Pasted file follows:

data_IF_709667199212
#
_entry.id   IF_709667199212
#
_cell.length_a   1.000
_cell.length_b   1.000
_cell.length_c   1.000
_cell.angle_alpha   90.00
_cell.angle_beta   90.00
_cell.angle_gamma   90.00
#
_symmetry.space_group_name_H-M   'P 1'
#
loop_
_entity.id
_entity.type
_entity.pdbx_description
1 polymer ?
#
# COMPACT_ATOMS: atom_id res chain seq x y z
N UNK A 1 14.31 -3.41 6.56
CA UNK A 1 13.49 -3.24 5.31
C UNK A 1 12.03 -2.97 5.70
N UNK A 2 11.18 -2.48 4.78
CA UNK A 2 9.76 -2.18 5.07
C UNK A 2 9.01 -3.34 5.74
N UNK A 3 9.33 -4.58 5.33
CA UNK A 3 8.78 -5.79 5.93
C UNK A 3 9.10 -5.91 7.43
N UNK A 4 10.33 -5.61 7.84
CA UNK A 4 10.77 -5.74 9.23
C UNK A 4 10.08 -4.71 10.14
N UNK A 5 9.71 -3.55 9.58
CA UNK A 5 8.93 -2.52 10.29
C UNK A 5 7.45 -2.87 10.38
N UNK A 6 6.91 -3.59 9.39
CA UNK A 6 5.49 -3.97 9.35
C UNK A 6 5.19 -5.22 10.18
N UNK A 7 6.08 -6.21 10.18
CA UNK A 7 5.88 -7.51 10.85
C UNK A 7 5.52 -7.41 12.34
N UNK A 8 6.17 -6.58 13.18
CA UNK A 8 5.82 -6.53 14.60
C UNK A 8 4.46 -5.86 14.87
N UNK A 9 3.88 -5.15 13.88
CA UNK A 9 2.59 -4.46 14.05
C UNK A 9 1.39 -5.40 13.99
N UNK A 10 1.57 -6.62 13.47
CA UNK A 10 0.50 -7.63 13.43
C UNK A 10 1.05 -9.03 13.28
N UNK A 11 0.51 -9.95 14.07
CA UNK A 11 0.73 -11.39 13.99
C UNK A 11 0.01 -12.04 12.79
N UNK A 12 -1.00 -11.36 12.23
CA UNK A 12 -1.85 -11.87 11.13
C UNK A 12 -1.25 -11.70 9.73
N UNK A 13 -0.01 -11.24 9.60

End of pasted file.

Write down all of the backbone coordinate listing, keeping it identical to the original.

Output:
data_IF_709667199212
#
_entry.id   IF_709667199212
#
_cell.length_a   1.000
_cell.length_b   1.000
_cell.length_c   1.000
_cell.angle_alpha   90.00
_cell.angle_beta   90.00
_cell.angle_gamma   90.00
#
_symmetry.space_group_name_H-M   'P 1'
#
loop_
_entity.id
_entity.type
_entity.pdbx_description
1 polymer ?
#
# COMPACT_ATOMS: atom_id res chain seq x y z
N UNK A 1 14.31 -3.41 6.56
CA UNK A 1 13.49 -3.24 5.31
C UNK A 1 12.03 -2.97 5.70
N UNK A 2 11.18 -2.48 4.78
CA UNK A 2 9.76 -2.18 5.07
C UNK A 2 9.01 -3.34 5.74
N UNK A 3 9.33 -4.58 5.33
CA UNK A 3 8.78 -5.79 5.93
C UNK A 3 9.10 -5.91 7.43
N UNK A 4 10.33 -5.61 7.84
CA UNK A 4 10.77 -5.74 9.23
C UNK A 4 10.08 -4.71 10.14
N UNK A 5 9.71 -3.55 9.58
CA UNK A 5 8.93 -2.52 10.29
C UNK A 5 7.45 -2.87 10.38
N UNK A 6 6.91 -3.59 9.39
CA UNK A 6 5.49 -3.97 9.35
C UNK A 6 5.19 -5.22 10.18
N UNK A 7 6.08 -6.21 10.18
CA UNK A 7 5.88 -7.51 10.85
C UNK A 7 5.52 -7.41 12.34
N UNK A 8 6.17 -6.58 13.18
CA UNK A 8 5.82 -6.53 14.60
C UNK A 8 4.46 -5.86 14.87
N UNK A 9 3.88 -5.15 13.88
CA UNK A 9 2.59 -4.46 14.05
C UNK A 9 1.39 -5.40 13.99
N UNK A 10 1.57 -6.62 13.47
CA UNK A 10 0.50 -7.63 13.43
C UNK A 10 1.05 -9.03 13.28
N UNK A 11 0.51 -9.95 14.07
CA UNK A 11 0.73 -11.39 13.99
C UNK A 11 0.01 -12.04 12.79
N UNK A 12 -1.00 -11.36 12.23
CA UNK A 12 -1.85 -11.87 11.13
C UNK A 12 -1.25 -11.70 9.73
N UNK A 13 -0.01 -11.24 9.60